all have the same solution, x = 2, therefore they are equivalent equations.
 A firstdegree equation in one variable is one where the highest
exponent on the variable is one. Examples include:
a) 3x + 6 = 12
b) x  17 + 2(x+1) = 3(x1) + 5x
First degree equations are solved by reducing them to equivalent equations, where the solution is obvious. This is done by using the following two properties of numbers.
Addition/Subtraction Property of Equality  The addition (subtraction) of the same number to (from) both sides of an equation produces an equivalent equation. That is, if
P = Q
then P + R = Q + R
or P  R = Q  R.
Multiplication/Division Property of Equality  The multiplication (division) of both sides of an equation by the same number produces an equivalent equation. That is, if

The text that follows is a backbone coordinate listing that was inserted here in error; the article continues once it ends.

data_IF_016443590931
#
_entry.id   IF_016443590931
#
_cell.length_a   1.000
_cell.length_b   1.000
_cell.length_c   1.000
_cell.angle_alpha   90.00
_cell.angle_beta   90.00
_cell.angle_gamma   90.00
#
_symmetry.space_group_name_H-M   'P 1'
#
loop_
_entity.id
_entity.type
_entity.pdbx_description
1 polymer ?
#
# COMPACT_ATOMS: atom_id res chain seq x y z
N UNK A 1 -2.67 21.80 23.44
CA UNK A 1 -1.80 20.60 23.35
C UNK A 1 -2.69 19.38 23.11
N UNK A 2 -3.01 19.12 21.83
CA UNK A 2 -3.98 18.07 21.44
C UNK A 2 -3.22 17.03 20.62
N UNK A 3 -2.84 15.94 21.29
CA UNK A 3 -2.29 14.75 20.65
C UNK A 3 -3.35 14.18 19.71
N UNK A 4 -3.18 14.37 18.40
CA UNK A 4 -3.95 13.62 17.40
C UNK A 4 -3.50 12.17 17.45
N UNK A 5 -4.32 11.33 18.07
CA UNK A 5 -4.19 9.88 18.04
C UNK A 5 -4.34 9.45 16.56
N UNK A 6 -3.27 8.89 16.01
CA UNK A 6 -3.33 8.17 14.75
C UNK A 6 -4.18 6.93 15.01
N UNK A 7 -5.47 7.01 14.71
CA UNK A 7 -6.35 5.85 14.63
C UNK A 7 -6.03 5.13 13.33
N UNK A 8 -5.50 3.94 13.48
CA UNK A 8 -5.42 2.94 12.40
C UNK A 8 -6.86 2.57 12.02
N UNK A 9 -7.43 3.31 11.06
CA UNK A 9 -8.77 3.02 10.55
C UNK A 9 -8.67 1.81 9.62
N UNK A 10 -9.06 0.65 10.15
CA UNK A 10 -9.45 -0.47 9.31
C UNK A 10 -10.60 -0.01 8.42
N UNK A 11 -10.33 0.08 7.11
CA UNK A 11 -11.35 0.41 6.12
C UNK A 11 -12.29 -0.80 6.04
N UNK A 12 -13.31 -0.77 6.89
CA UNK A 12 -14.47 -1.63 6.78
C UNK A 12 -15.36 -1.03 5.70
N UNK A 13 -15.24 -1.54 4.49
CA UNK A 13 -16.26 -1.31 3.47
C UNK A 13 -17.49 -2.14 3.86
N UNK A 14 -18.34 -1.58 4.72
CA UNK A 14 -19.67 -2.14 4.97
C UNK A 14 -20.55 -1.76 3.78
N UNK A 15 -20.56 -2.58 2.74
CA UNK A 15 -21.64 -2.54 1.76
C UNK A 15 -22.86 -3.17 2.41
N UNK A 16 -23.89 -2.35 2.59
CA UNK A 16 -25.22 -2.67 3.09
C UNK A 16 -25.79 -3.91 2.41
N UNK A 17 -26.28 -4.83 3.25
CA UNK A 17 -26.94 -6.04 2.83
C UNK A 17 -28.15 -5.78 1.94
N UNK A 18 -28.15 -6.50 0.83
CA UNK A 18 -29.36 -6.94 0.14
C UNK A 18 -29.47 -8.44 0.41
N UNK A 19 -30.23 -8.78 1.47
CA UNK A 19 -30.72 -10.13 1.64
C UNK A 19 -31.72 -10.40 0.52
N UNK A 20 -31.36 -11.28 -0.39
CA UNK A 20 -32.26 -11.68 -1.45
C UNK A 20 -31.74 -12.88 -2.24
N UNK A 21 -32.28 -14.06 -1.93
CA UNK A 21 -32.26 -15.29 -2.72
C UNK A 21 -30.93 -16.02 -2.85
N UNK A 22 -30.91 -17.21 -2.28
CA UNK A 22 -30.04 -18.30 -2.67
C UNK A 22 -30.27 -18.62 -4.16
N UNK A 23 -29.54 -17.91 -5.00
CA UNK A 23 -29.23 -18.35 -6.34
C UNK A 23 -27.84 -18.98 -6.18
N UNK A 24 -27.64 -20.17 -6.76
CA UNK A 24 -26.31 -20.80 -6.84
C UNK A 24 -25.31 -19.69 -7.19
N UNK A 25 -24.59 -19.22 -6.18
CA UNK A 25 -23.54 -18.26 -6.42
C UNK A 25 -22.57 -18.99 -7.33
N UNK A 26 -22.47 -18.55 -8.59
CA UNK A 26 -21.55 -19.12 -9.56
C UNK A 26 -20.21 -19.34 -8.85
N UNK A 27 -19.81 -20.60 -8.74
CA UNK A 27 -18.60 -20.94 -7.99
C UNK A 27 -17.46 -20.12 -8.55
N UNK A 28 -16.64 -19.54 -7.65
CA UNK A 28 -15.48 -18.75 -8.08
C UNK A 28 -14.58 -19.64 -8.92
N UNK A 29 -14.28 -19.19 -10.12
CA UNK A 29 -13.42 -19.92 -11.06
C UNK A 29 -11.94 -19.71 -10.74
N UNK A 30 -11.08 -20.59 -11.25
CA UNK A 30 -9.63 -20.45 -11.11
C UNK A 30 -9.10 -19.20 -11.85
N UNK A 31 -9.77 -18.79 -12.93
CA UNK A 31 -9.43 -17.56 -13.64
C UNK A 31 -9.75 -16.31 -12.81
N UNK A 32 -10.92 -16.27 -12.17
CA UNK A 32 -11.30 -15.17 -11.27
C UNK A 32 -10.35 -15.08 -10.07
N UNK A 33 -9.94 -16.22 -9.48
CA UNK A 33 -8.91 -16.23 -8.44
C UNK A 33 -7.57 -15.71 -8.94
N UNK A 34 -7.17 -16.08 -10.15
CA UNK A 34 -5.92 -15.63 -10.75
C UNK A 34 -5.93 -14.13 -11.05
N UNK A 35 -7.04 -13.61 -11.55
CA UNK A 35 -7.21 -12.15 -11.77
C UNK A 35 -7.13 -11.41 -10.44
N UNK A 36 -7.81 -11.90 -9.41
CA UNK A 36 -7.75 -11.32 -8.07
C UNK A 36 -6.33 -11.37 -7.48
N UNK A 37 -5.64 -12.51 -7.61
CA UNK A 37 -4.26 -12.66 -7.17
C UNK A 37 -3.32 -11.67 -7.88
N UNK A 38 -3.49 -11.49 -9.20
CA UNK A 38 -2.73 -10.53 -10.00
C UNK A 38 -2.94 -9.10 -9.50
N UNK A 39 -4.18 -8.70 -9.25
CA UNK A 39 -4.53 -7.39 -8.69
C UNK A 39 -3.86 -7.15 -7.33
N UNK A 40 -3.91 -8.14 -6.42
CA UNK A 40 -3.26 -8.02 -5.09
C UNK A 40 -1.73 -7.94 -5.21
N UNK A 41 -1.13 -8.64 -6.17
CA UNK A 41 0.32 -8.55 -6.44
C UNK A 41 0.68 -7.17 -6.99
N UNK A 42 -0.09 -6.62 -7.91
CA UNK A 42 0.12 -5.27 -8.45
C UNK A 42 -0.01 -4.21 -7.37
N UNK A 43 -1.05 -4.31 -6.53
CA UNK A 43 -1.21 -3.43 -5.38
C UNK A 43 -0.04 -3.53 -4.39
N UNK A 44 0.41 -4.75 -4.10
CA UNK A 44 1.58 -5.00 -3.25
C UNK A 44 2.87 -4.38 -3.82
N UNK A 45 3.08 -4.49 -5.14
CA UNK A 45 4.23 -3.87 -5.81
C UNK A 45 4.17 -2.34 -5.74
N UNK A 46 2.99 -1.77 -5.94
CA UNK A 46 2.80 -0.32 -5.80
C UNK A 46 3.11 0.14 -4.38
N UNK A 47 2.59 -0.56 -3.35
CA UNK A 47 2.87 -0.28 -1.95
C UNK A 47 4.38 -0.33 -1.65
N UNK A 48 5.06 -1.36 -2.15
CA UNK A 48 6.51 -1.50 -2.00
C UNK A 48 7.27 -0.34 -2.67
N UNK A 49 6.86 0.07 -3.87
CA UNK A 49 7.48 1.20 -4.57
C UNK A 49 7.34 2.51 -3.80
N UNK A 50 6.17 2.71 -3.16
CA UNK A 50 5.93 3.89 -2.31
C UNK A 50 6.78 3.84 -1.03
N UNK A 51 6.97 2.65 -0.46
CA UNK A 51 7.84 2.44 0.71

P = Q
then P*R = Q*R
or P/R = Q/R.
Example  Solve the equation: x 
17 + 2(x+1) = 3(x1) + 5x.
Step 1  Simplify both sides of the equation as much as possible.
x  17 + 2x +2 = 3x 3 + 5x 3x 15 = 8x 3
Step 2  Use the addition property to isolate the variable on one side of the equation.
3x  15  3x + 3 = 8x  3x  3 + 3
12 = 5x
Step 3  Use the multiplication property to reduce the coefficient of the variable to one.
Step 4  Substitute the answer in the original equation to make sure it works.